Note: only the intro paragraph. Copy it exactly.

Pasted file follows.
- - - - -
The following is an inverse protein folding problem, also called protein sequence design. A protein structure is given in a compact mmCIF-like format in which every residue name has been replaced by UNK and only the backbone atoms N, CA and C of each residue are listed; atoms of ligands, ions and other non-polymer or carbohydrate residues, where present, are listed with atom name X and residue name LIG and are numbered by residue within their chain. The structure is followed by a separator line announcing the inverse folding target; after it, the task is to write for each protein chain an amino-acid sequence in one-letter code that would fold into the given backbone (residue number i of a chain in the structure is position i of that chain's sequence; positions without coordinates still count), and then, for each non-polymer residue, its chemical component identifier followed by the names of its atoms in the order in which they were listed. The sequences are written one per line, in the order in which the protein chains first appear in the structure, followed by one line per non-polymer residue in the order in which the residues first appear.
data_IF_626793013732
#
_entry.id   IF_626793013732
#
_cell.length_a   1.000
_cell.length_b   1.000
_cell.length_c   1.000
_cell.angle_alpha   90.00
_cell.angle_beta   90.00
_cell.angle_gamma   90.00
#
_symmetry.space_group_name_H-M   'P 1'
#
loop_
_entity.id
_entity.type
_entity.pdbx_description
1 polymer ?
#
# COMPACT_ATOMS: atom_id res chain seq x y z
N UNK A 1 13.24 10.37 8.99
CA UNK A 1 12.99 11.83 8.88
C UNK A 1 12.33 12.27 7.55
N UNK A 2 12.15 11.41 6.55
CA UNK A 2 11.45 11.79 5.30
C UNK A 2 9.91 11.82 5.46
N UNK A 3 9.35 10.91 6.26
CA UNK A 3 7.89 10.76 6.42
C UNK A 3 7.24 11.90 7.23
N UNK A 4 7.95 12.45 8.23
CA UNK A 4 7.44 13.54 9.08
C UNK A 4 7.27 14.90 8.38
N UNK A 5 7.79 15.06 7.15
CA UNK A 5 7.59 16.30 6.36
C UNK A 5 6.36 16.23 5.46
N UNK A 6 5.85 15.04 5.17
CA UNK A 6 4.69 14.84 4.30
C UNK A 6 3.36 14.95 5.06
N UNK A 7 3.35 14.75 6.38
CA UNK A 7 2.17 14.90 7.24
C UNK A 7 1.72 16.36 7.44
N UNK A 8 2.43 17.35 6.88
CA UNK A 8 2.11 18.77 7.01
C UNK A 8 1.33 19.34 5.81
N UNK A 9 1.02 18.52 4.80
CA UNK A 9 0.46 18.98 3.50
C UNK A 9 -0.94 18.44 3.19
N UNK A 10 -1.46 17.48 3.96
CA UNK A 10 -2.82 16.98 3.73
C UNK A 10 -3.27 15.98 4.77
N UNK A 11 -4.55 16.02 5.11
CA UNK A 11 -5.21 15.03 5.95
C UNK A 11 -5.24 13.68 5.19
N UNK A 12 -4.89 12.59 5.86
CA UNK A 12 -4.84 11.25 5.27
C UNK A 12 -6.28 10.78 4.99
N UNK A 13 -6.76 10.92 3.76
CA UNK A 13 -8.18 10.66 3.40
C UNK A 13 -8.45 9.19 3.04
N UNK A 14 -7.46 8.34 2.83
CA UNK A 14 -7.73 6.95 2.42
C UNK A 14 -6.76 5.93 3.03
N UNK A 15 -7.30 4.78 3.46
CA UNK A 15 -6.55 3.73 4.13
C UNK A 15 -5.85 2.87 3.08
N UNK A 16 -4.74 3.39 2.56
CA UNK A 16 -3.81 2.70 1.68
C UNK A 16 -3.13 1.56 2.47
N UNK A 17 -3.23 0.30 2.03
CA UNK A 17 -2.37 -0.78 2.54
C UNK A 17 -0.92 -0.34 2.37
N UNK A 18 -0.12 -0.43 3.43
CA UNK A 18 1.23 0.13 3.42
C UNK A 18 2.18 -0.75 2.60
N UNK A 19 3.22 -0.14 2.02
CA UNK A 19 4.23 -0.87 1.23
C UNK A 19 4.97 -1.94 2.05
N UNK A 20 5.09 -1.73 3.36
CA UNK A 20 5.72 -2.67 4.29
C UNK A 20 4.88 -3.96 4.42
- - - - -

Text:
The following is an inverse protein folding problem, also called protein sequence design. A protein structure is given in a compact mmCIF-like format in which every residue name has been replaced by UNK and only the backbone atoms N, CA and C of each residue are listed; atoms of ligands, ions and other non-polymer or carbohydrate residues, where present, are listed with atom name X and residue name LIG and are numbered by residue within their chain. The structure is followed by a separator line announcing the inverse folding target; after it, the task is to write for each protein chain an amino-acid sequence in one-letter code that would fold into the given backbone (residue number i of a chain in the structure is position i of that chain's sequence; positions without coordinates still count), and then, for each non-polymer residue, its chemical component identifier followed by the names of its atoms in the order in which they were listed. The sequences are written one per line, in the order in which the protein chains first appear in the structure, followed by one line per non-polymer residue in the order in which the residues first appear.